sealing the records. He said Smith had taken responsibility for what she had done and has
“expressed her extreme remorse for causing this accident.”
Hany went on to note Smith “had served her entire sentence without incident, and was in fact
terminated early from her probation period due to her successful and productive behavior
In addition to hearing Emilee’s parents’ testimony, the judge also heard the testimony of Ohio
attorney Steve Magas, an outspoken advocate for the bicycle community who has worked to
recommend the passage of more bicycle-safety legislation.
Ultimately, the judge ruled there was no public need to keep Smith’s record open and called
on all those “who are broken” to honor Emilee’s life by living their lives “full of energy, love
and compassion,” according to court documents.
Smith’s attorney, Scott Ciolek, said Smith has chosen not to speak to any media following the
judge’s order, but noted before the hearing the Gagnons and Smith were able meet in a
conference room “to speak to each other openly then.”
Celia Gagnon told the Daily News she disputes Hany’s claim that Smith is remorseful. She
found it “extremely hurtful” that Hany said both families had suffered extreme loss.
“I was pretty disgusted with the way the judge had written in his paperwork about both families
being broken,” she said. “I think it was heartless and hurtful to put us in the same category
because she hasn’t lost anyone. She caused this whole thing.”
She added, “I don’t know where the judge sees it or where her (Smith’s) lawyer sees it but we,
in five years, have never seen a shred of remorse from that woman.”
Gagnon said she believes Smith only apologized in front of the judge, on the advice of her
lawyer. Despite many claims made by Smith that she wrote an apology letter to the Gagnons
after the incident, the family has yet to receive it, Gagnon said.
The Gagnons said they believe this is just another example of incompetence on the side of
the state of Ohio and police. They believe Smith wasn’t given a harsh enough sentence in
2014 and that the investigation as a whole was conducted poorly and haphazardly. They
believe Smith should have been charged with reckless driving.
Knowing what they know now, they said they wished they had reached out to Magas earlier,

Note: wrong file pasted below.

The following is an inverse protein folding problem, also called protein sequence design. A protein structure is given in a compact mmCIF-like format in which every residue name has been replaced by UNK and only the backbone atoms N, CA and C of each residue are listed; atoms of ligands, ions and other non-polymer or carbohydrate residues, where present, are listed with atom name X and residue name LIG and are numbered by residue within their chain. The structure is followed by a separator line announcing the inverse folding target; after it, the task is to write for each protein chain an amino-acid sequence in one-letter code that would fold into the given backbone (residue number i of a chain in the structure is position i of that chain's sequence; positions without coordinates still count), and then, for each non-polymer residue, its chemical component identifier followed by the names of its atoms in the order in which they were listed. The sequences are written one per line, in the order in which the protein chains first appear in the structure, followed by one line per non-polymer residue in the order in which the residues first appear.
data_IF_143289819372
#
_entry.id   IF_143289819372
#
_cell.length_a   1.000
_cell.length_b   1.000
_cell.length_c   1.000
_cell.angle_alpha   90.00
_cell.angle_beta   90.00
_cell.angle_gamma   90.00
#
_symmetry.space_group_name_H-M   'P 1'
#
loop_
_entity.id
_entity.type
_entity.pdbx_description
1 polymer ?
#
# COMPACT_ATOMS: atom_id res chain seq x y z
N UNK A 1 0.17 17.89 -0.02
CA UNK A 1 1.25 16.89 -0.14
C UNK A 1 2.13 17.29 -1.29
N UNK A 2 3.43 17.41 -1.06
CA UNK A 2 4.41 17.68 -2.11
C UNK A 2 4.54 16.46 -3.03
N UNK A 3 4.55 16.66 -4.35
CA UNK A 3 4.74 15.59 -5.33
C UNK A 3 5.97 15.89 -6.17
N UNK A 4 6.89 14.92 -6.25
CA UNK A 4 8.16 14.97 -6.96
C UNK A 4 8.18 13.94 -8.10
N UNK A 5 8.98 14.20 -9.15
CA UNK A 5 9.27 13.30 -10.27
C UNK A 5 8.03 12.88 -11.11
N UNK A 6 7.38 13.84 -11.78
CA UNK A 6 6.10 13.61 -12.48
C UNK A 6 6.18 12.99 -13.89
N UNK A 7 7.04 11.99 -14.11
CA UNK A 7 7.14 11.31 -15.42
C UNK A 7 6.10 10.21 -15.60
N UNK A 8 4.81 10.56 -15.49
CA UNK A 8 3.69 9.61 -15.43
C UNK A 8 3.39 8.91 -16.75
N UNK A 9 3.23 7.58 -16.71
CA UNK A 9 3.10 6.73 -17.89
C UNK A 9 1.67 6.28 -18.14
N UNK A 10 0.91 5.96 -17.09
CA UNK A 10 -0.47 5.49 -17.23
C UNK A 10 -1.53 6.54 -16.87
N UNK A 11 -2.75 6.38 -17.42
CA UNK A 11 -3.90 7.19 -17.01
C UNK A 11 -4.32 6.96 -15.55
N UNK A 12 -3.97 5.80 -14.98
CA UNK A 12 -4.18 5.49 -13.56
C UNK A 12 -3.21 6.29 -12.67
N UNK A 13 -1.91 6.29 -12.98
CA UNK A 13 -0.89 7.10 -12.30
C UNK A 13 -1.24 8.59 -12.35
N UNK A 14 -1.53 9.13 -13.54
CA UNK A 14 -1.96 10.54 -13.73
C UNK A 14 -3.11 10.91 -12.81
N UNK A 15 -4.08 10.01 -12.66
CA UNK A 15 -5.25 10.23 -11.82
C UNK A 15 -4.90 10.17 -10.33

who became a strong advocate fighting to keep Smith’s records open, they said.
“He was amazing for us, but we were not knowledgeable about him - we were in a different
state,” John Gagnon said. “What we’re hoping for is that if someday this happens to someone
else, and they come across this article, they will know they can always call the ‘bike lawyer.’”
Emilee and an unidentified friend, from
Emilee's Facebook page in 2013.
By Bryan Marquard Globe Staff,October 27, 2013, 12:11 a.m.
transportation she used on a trip that, in an earlier entry, she predicted would change
her life. Just weeks after graduating from Westfield State University, she left her Holliston
home to ride a bicycle alone to San Francisco.
“My glorious steed with the strength and light of 100 suns,” she wrote under a photo she
shot of her bicycle. “She’s a beauty and I can’t believe I’ve done over 600 miles on her,
with 1000s to come with 85 lbs of gear. Love you for taking me on the adventure of a
By many measures, her entire life had been an adventure, though not always in ways
anyone would wish. Diagnosed with cancer at 13, she emerged from treatment with the
kind of resolve not often seen in adolescence. When her hair vanished, she went to
school without a wig, hat, or scarf. When it returned, she made her very being into a
canvas for her artistic aspirations, dying her hair a spectrum of colors.
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“Emilee was literally a walking piece of art work herself,” Jamie Wainright, who chairs the
art department at Westfield State, said in statement the university released after Ms.
Gagnon died Sept. 23.
To those closest to her, Ms. Gagnon could be counted on to turn almost any encounter
Ms. Gagnon was riding west on State Road 163 in Genoa, Ohio, outside Toledo, when a
sport utility vehicle struck her from behind, according to police, who added that the driver
had been adjusting a sun visor against glare when the crash occurred. Ms. Gagnon, who
was 21 and wearing a helmet, died from injuries suffered when she was thrown from her
“At 21, I think, she had touched more people than a lot of people do living to 90,” said